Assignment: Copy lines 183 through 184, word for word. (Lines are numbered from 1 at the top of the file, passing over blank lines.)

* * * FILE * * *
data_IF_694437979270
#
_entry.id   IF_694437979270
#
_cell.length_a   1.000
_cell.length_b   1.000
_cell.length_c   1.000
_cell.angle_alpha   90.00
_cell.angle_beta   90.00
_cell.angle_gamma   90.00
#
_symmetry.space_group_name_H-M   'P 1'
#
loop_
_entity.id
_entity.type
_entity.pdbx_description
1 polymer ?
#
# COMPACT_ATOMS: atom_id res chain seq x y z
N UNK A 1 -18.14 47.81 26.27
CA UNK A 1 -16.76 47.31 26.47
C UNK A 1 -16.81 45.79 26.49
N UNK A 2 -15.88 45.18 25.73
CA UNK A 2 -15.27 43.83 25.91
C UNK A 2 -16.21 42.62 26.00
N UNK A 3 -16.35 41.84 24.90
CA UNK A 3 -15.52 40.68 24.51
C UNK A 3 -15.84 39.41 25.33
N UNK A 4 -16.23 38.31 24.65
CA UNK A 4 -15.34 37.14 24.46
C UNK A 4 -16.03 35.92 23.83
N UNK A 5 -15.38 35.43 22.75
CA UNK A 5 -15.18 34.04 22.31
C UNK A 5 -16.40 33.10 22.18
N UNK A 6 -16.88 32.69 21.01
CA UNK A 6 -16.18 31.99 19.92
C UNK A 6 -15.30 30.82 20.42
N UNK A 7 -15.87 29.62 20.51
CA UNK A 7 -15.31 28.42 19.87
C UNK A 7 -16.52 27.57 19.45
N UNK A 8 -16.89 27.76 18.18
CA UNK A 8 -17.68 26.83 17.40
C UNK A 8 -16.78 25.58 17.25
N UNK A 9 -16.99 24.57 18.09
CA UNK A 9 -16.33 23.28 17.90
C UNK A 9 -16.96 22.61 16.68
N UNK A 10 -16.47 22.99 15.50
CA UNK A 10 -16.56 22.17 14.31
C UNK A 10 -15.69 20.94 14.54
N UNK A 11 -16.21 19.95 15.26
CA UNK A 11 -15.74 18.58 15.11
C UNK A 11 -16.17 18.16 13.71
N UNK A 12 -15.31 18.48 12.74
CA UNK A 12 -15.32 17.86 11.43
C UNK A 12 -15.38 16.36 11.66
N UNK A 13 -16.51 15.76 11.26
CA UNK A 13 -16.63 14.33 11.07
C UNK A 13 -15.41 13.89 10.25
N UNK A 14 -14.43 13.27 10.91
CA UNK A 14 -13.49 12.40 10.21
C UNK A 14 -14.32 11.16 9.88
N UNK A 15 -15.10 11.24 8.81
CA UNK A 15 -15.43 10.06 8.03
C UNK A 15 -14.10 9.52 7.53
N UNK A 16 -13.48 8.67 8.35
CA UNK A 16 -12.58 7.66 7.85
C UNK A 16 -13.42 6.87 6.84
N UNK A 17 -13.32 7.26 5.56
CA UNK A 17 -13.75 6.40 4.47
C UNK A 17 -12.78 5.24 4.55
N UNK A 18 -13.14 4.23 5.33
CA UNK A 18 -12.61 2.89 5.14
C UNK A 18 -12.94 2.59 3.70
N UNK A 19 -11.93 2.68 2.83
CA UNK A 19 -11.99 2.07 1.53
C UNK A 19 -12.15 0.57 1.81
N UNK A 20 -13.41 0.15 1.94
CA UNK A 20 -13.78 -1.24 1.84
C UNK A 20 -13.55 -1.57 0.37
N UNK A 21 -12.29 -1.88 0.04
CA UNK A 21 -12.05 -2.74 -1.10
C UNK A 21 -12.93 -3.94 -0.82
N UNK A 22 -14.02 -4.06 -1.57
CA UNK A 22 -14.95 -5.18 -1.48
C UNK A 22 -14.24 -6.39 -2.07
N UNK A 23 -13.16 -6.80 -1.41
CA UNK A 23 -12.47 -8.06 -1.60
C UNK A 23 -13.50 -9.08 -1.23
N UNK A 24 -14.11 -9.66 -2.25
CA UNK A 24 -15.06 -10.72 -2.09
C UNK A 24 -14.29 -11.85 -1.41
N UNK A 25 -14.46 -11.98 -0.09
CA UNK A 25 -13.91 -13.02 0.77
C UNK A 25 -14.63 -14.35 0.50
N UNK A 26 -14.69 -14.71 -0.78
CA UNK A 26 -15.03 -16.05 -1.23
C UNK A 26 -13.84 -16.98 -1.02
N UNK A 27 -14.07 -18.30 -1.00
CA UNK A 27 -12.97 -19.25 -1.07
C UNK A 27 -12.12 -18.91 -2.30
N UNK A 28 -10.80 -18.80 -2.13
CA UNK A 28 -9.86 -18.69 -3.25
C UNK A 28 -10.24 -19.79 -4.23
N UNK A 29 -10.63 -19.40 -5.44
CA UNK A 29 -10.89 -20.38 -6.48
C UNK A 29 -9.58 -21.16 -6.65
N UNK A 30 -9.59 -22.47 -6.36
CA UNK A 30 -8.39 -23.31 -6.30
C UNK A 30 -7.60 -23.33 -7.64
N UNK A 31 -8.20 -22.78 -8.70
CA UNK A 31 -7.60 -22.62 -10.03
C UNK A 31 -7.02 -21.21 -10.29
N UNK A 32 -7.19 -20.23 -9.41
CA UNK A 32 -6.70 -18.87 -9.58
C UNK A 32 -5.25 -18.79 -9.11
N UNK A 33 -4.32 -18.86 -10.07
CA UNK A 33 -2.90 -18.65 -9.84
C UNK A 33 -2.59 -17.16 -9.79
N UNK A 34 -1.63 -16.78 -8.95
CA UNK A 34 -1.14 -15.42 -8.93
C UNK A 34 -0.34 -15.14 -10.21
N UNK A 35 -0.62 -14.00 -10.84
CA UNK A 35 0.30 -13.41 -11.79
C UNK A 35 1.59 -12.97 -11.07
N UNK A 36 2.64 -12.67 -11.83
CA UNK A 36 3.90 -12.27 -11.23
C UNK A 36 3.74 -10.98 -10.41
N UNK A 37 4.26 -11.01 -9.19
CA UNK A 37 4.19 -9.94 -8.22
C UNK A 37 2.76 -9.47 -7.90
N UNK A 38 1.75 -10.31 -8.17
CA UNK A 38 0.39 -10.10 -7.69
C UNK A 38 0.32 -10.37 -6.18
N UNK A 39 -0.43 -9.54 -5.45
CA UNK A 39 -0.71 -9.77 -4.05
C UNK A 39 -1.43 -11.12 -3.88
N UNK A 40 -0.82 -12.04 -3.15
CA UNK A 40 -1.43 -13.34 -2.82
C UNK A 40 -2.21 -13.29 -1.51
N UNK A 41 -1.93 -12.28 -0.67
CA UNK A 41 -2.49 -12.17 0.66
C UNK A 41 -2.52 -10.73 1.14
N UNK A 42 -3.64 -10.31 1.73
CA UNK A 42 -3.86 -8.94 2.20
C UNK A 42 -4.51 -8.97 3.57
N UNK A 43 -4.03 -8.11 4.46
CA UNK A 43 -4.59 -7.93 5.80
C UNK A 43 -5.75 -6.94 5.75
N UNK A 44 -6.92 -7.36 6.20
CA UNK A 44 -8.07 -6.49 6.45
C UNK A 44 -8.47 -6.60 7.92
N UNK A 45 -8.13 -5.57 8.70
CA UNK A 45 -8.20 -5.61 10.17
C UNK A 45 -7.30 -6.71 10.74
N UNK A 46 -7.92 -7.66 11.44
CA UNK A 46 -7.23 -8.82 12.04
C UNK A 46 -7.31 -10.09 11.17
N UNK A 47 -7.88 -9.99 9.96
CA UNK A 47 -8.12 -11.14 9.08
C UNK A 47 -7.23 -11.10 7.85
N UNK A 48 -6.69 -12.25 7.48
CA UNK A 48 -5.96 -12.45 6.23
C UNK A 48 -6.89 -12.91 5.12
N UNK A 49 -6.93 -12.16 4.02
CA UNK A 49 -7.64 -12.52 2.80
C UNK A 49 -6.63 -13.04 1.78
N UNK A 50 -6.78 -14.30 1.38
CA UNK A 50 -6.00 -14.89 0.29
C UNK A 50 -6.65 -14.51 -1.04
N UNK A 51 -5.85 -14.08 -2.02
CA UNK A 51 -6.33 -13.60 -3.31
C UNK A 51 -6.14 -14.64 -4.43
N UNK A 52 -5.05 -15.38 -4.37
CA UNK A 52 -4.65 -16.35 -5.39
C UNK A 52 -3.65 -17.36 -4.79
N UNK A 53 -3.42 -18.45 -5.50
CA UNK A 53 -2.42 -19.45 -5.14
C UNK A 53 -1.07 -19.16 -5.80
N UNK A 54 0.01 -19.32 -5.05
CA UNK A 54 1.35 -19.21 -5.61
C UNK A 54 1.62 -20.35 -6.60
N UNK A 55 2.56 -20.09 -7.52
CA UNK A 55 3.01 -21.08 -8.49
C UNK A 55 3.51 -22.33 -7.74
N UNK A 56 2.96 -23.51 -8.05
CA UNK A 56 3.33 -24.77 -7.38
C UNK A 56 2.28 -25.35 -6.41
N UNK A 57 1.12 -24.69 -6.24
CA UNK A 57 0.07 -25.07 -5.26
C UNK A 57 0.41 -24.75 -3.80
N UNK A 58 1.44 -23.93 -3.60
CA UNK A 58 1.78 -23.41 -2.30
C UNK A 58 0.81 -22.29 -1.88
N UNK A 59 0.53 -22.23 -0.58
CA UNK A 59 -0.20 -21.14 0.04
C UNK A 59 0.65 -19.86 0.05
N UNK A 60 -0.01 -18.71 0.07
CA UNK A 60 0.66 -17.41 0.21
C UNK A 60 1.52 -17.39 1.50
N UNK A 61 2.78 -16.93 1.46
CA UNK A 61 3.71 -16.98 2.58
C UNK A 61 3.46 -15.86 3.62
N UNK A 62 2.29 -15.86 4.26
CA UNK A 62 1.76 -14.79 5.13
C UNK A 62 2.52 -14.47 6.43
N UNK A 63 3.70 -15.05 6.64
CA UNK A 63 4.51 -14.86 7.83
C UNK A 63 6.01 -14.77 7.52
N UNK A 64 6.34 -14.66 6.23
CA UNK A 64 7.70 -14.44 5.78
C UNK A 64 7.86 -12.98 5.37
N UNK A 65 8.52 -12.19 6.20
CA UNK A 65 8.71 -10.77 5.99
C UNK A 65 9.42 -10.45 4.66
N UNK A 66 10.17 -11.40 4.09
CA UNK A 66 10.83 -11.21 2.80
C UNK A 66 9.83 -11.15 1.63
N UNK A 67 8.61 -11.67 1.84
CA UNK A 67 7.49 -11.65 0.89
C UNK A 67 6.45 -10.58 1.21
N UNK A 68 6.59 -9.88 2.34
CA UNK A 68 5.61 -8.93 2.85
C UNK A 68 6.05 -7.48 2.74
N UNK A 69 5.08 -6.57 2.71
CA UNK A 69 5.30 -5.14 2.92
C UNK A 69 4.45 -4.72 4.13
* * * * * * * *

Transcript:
N UNK A 55 2.56 -20.09 -7.52
CA UNK A 55 3.01 -21.08 -8.49